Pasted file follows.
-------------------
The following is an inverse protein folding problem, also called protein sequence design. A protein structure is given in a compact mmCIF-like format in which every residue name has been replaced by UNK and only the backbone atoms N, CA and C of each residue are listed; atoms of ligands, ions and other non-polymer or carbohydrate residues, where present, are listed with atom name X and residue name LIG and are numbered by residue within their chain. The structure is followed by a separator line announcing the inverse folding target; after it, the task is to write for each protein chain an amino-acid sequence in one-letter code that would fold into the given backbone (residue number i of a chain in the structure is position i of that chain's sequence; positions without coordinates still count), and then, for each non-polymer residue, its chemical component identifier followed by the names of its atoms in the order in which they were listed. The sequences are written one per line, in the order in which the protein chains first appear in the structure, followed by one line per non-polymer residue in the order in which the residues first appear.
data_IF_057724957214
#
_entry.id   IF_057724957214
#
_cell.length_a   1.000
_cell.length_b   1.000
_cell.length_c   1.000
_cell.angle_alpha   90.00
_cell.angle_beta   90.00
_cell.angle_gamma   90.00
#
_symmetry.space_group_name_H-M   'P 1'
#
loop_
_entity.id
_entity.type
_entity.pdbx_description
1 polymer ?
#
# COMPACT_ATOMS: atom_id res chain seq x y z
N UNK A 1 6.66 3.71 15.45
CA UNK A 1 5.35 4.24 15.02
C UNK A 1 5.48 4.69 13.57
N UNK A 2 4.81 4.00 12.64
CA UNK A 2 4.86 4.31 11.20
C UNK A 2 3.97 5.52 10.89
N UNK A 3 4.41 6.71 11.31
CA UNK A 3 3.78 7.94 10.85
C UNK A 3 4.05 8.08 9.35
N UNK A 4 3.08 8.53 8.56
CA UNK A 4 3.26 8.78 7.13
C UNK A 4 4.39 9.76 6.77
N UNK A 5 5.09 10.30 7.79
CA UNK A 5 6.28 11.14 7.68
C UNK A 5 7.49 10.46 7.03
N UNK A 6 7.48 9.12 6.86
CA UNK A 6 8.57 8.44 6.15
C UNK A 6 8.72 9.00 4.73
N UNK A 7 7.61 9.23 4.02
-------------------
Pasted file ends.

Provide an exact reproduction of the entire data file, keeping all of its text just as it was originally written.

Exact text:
The following is an inverse protein folding problem, also called protein sequence design. A protein structure is given in a compact mmCIF-like format in which every residue name has been replaced by UNK and only the backbone atoms N, CA and C of each residue are listed; atoms of ligands, ions and other non-polymer or carbohydrate residues, where present, are listed with atom name X and residue name LIG and are numbered by residue within their chain. The structure is followed by a separator line announcing the inverse folding target; after it, the task is to write for each protein chain an amino-acid sequence in one-letter code that would fold into the given backbone (residue number i of a chain in the structure is position i of that chain's sequence; positions without coordinates still count), and then, for each non-polymer residue, its chemical component identifier followed by the names of its atoms in the order in which they were listed. The sequences are written one per line, in the order in which the protein chains first appear in the structure, followed by one line per non-polymer residue in the order in which the residues first appear.
data_IF_057724957214
#
_entry.id   IF_057724957214
#
_cell.length_a   1.000
_cell.length_b   1.000
_cell.length_c   1.000
_cell.angle_alpha   90.00
_cell.angle_beta   90.00
_cell.angle_gamma   90.00
#
_symmetry.space_group_name_H-M   'P 1'
#
loop_
_entity.id
_entity.type
_entity.pdbx_description
1 polymer ?
#
# COMPACT_ATOMS: atom_id res chain seq x y z
N UNK A 1 6.66 3.71 15.45
CA UNK A 1 5.35 4.24 15.02
C UNK A 1 5.48 4.69 13.57
N UNK A 2 4.81 4.00 12.64
CA UNK A 2 4.86 4.31 11.20
C UNK A 2 3.97 5.52 10.89
N UNK A 3 4.41 6.71 11.31
CA UNK A 3 3.78 7.94 10.85
C UNK A 3 4.05 8.08 9.35
N UNK A 4 3.08 8.53 8.56
CA UNK A 4 3.26 8.78 7.13
C UNK A 4 4.39 9.76 6.77
N UNK A 5 5.09 10.30 7.79
CA UNK A 5 6.28 11.14 7.68
C UNK A 5 7.49 10.46 7.03
N UNK A 6 7.48 9.12 6.86
CA UNK A 6 8.57 8.44 6.15
C UNK A 6 8.72 9.00 4.73
N UNK A 7 7.61 9.23 4.02